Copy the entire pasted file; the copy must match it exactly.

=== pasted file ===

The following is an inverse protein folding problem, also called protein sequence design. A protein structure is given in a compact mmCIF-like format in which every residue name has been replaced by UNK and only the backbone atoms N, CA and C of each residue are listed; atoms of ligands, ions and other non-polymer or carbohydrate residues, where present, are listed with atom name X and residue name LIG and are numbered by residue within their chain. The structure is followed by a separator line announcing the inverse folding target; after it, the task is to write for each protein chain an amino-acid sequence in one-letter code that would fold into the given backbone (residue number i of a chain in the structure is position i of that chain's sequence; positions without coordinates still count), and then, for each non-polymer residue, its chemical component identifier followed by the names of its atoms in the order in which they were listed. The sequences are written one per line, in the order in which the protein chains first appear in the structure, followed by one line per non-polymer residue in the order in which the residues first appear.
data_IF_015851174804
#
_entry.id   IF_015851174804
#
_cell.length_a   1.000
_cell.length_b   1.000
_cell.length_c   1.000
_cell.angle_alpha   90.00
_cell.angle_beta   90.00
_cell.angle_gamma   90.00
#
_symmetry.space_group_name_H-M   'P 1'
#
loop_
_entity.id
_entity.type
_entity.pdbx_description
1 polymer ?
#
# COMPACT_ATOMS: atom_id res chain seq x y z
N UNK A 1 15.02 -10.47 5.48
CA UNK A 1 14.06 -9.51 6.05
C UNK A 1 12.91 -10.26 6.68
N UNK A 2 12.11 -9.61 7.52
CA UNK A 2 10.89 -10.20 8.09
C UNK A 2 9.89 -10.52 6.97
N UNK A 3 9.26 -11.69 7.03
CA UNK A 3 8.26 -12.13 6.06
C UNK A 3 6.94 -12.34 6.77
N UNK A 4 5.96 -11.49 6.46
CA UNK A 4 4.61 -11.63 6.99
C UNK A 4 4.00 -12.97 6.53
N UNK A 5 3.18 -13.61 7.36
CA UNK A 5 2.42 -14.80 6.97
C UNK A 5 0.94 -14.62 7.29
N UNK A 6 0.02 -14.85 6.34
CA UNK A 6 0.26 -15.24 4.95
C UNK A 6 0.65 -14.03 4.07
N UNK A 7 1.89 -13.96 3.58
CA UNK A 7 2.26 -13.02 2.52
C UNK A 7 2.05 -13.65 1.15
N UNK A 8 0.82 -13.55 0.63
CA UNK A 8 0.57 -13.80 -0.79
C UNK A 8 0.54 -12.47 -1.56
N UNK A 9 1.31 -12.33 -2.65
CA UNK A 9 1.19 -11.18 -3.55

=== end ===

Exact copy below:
The following is an inverse protein folding problem, also called protein sequence design. A protein structure is given in a compact mmCIF-like format in which every residue name has been replaced by UNK and only the backbone atoms N, CA and C of each residue are listed; atoms of ligands, ions and other non-polymer or carbohydrate residues, where present, are listed with atom name X and residue name LIG and are numbered by residue within their chain. The structure is followed by a separator line announcing the inverse folding target; after it, the task is to write for each protein chain an amino-acid sequence in one-letter code that would fold into the given backbone (residue number i of a chain in the structure is position i of that chain's sequence; positions without coordinates still count), and then, for each non-polymer residue, its chemical component identifier followed by the names of its atoms in the order in which they were listed. The sequences are written one per line, in the order in which the protein chains first appear in the structure, followed by one line per non-polymer residue in the order in which the residues first appear.
data_IF_015851174804
#
_entry.id   IF_015851174804
#
_cell.length_a   1.000
_cell.length_b   1.000
_cell.length_c   1.000
_cell.angle_alpha   90.00
_cell.angle_beta   90.00
_cell.angle_gamma   90.00
#
_symmetry.space_group_name_H-M   'P 1'
#
loop_
_entity.id
_entity.type
_entity.pdbx_description
1 polymer ?
#
# COMPACT_ATOMS: atom_id res chain seq x y z
N UNK A 1 15.02 -10.47 5.48
CA UNK A 1 14.06 -9.51 6.05
C UNK A 1 12.91 -10.26 6.68
N UNK A 2 12.11 -9.61 7.52
CA UNK A 2 10.89 -10.20 8.09
C UNK A 2 9.89 -10.52 6.97
N UNK A 3 9.26 -11.69 7.03
CA UNK A 3 8.26 -12.13 6.06
C UNK A 3 6.94 -12.34 6.77
N UNK A 4 5.96 -11.49 6.46
CA UNK A 4 4.61 -11.63 6.99
C UNK A 4 4.00 -12.97 6.53
N UNK A 5 3.18 -13.61 7.36
CA UNK A 5 2.42 -14.80 6.97
C UNK A 5 0.94 -14.62 7.29
N UNK A 6 0.02 -14.85 6.34
CA UNK A 6 0.26 -15.24 4.95
C UNK A 6 0.65 -14.03 4.07
N UNK A 7 1.89 -13.96 3.58
CA UNK A 7 2.26 -13.02 2.52
C UNK A 7 2.05 -13.65 1.15
N UNK A 8 0.82 -13.55 0.63
CA UNK A 8 0.57 -13.80 -0.79
C UNK A 8 0.54 -12.47 -1.56
N UNK A 9 1.31 -12.33 -2.65
CA UNK A 9 1.19 -11.18 -3.55